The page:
16 March 2005

Maldives coral reefs undamaged by Asian tsunami

Many television viewers have seen for themselves the destructive power caused by the Asian tsunami. But what kind of damage did it cause to the underwater ecology in places like the Maldives?

Holidaymakers flock to the Maldives because of its natural beauty and so far they have not been disappointed by what they have seen on land.

Laura Richards, a tourist from England, said: "It's paradise, it's heavenly, I have not been anywhere else in the world that has got such a 'wow' factor. When you arrive, or when you are on the island, it's fantastic."

The Maldives is not just a haven for beach-goers. It is also a paradise for scuba divers, but what was the impact of the tsunami on the marine life?

Seeing is believing. The coral reefs are intact and the fish are hanging around.

That was a pretty good dive in my book, the marine life was abundant and simply breath-taking."

Kamil Niedzielski, Scuba Instructor of Euro Divers, said: "Directly after the tsunami, we were afraid how the reef looks like, because it was connected with very strong current.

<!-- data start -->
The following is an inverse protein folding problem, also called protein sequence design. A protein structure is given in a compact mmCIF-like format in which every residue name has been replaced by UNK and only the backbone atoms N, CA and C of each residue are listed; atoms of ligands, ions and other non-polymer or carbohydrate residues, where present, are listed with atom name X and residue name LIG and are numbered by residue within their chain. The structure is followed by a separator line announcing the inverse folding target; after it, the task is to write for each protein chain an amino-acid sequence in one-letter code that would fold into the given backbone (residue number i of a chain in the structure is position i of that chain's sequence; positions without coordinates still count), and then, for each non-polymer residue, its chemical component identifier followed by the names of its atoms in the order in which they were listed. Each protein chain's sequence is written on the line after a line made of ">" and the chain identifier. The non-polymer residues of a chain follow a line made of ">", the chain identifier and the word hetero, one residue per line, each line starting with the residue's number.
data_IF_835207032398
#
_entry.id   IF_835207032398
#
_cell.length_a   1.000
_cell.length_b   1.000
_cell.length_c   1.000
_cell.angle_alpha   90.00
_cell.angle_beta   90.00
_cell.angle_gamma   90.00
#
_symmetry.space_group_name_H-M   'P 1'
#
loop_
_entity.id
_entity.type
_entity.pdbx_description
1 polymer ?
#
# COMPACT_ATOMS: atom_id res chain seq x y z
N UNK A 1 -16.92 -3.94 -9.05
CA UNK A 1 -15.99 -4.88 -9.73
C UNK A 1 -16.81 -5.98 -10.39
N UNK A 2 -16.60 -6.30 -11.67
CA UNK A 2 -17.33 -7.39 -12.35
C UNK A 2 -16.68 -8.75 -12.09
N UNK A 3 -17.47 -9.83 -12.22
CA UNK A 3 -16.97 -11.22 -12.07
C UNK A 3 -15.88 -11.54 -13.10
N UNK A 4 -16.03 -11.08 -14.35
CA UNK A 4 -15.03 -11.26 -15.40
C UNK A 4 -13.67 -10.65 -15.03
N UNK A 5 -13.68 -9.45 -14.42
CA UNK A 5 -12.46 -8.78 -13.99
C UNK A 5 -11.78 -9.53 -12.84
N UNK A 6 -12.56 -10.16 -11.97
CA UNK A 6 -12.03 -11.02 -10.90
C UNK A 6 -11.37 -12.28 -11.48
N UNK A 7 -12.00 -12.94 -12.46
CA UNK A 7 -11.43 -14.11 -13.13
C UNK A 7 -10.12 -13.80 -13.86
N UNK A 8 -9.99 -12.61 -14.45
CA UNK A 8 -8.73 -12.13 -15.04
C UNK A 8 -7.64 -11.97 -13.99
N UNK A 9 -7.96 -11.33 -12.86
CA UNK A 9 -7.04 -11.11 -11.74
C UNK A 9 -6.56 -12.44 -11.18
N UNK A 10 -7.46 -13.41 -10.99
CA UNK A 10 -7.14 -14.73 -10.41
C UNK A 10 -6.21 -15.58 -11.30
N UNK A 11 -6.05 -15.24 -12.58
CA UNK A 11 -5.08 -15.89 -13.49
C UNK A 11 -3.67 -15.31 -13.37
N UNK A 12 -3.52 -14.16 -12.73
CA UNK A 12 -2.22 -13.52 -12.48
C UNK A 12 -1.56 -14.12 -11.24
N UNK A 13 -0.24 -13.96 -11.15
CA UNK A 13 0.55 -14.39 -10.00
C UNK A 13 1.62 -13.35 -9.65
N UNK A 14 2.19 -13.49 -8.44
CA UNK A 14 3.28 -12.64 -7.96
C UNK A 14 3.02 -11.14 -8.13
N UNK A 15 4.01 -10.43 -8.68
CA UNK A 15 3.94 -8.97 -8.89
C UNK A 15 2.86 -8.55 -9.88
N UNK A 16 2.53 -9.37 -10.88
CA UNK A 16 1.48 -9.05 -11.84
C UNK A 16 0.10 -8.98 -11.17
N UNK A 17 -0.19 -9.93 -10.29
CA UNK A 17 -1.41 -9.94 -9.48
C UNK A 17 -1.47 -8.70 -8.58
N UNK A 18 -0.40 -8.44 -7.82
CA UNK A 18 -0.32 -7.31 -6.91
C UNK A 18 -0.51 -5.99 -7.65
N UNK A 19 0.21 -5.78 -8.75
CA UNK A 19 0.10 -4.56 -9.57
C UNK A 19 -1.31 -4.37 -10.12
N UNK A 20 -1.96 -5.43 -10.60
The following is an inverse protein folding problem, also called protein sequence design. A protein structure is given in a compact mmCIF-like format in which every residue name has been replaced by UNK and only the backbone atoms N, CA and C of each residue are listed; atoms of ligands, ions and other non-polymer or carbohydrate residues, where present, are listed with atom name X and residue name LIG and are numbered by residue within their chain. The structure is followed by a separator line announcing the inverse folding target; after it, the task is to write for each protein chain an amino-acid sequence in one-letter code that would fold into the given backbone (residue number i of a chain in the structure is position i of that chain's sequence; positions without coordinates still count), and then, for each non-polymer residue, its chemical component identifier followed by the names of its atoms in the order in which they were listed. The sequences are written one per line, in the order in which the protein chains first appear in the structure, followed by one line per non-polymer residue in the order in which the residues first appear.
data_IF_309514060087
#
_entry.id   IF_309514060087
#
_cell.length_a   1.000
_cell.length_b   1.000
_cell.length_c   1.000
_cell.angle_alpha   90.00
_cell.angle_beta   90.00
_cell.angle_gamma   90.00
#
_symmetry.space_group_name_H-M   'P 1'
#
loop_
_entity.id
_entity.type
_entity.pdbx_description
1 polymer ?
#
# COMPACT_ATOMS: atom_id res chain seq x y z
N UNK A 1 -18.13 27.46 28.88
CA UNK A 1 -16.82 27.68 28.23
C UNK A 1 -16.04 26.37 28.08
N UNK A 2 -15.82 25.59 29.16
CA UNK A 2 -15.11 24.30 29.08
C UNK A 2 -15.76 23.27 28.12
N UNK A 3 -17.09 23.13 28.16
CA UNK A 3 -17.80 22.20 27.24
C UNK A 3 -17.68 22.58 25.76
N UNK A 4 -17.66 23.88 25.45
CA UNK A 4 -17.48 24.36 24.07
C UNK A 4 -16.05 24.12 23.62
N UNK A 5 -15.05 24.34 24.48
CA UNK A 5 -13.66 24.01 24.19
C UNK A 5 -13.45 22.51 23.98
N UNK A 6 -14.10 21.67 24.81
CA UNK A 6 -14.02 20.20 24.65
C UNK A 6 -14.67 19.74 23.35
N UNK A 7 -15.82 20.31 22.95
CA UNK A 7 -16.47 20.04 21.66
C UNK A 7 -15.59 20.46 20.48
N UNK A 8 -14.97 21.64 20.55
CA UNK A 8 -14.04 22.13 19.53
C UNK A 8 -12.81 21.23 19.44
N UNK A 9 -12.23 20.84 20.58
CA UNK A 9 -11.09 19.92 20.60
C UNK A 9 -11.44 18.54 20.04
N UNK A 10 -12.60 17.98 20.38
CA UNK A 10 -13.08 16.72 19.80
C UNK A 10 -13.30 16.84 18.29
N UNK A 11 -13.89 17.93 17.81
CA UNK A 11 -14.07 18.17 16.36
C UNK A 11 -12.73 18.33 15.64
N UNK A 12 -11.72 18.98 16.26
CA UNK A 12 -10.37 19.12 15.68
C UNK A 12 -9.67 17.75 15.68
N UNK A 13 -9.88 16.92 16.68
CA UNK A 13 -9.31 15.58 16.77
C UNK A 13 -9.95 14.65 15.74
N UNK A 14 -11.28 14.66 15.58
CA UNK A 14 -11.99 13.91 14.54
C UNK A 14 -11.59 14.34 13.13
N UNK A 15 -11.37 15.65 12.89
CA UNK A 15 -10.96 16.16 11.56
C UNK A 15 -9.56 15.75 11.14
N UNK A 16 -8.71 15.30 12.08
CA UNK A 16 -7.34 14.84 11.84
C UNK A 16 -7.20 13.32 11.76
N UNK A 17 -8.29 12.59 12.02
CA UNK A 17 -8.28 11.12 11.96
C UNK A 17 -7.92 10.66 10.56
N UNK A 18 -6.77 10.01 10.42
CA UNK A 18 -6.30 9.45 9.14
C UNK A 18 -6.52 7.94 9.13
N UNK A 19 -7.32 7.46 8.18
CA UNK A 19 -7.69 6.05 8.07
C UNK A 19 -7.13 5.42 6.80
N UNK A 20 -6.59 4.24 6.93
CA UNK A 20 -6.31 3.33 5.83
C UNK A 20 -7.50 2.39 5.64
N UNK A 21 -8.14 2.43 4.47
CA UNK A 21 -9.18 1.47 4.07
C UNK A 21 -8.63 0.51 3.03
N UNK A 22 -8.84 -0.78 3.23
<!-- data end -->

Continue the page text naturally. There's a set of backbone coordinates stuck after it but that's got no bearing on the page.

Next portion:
"We were diving a few days after the tsunami, we could see that actually nothing happened to the reef, because very often in Maldives, we have very strong currents. Our reefs are used to this. Of course it is extremely strong current, but very little damage if any was done. I cannot see any difference."

If the tsunami could destroy concrete buildings on land, what could have possibly saved the underwater coral reefs?

Azeez Hakeem, Director of Conservation at Banyan Tree, Vabbinfaru, said: "Maldives is made up of several reefs in different directions and different atolls. So when the tsunami came, it must have hit different reefs.

"The force must have been broken at a certain point, and when it reached certain islands, the force was reduced. These reefs must have saved us because what we find is that most of the islands that are facing the eastern side, those really blocked the full impact of it, while most on the western side, were protected by these reefs. This is what I believe."

The locals said the usual heavy storms caused even more damage to the reefs.

There was also an added bonus for those brave enough to take the initial plunge after the tsunami.

Kamil Niedzielski added: "My first impression during the first few dives was that we have more sharks than we had before, but it was only for a few days."

Whether or not you see more fish underwater, it seems the natural beauty and attraction of the Maldives are still there for everyone to discover.

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